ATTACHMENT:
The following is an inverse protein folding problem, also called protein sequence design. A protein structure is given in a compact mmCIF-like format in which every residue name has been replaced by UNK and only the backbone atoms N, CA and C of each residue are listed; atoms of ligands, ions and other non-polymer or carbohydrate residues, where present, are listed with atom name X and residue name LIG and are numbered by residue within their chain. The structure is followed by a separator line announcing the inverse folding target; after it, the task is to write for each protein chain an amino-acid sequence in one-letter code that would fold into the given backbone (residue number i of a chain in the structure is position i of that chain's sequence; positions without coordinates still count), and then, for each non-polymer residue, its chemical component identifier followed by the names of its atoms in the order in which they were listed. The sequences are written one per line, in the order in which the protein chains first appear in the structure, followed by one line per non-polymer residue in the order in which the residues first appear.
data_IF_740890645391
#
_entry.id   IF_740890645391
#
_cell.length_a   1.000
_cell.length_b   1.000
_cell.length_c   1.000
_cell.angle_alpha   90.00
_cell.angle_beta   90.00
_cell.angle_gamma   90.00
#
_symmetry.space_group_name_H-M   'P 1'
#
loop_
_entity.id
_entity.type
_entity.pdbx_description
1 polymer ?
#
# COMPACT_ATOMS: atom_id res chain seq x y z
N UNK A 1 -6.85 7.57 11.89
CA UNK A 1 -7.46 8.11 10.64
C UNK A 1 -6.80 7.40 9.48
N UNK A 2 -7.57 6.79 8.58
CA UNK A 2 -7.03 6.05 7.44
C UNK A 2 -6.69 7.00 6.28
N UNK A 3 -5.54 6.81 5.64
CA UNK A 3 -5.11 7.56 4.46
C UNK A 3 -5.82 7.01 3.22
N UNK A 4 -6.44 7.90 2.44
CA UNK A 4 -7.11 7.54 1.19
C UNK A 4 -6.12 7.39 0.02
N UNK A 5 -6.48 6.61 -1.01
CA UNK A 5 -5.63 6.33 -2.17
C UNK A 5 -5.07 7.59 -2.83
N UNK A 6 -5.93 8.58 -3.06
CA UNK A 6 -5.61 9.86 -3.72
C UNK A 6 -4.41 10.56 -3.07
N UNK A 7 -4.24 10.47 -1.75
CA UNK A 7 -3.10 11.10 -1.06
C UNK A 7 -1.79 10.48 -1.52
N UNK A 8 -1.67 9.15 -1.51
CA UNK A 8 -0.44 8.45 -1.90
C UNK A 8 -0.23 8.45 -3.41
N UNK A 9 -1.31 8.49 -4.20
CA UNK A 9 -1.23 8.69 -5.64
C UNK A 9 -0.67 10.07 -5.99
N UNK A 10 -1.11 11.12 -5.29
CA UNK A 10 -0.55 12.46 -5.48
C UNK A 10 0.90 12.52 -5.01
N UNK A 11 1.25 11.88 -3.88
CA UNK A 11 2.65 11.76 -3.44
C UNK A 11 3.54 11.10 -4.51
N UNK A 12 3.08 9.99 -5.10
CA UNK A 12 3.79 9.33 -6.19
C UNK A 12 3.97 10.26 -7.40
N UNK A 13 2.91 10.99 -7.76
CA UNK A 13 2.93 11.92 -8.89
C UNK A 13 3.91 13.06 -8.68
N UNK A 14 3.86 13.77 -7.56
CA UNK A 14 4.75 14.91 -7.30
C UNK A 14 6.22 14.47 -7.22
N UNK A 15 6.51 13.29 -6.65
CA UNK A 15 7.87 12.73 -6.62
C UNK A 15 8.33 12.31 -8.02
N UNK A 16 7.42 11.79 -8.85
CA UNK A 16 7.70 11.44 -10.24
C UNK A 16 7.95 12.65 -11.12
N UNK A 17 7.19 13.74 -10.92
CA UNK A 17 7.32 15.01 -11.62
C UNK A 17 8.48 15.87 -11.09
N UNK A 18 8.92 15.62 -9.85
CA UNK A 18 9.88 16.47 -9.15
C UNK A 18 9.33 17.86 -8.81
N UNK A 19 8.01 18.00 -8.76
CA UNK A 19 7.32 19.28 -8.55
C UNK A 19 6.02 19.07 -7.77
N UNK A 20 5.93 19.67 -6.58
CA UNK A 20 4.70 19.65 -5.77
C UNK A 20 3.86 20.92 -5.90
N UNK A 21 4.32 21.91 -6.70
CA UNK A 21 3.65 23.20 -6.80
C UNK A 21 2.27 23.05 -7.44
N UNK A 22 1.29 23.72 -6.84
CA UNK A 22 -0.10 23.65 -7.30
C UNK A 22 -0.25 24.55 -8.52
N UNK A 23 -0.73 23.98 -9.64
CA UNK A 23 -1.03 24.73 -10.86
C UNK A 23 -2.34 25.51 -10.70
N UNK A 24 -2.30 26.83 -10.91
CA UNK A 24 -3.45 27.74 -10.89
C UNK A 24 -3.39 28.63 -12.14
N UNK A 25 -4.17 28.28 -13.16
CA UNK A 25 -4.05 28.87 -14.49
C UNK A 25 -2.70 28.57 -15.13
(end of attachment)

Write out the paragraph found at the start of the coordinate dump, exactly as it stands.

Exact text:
The following is an inverse protein folding problem, also called protein sequence design. A protein structure is given in a compact mmCIF-like format in which every residue name has been replaced by UNK and only the backbone atoms N, CA and C of each residue are listed; atoms of ligands, ions and other non-polymer or carbohydrate residues, where present, are listed with atom name X and residue name LIG and are numbered by residue within their chain. The structure is followed by a separator line announcing the inverse folding target; after it, the task is to write for each protein chain an amino-acid sequence in one-letter code that would fold into the given backbone (residue number i of a chain in the structure is position i of that chain's sequence; positions without coordinates still count), and then, for each non-polymer residue, its chemical component identifier followed by the names of its atoms in the order in which they were listed. The sequences are written one per line, in the order in which the protein chains first appear in the structure, followed by one line per non-polymer residue in the order in which the residues first appear.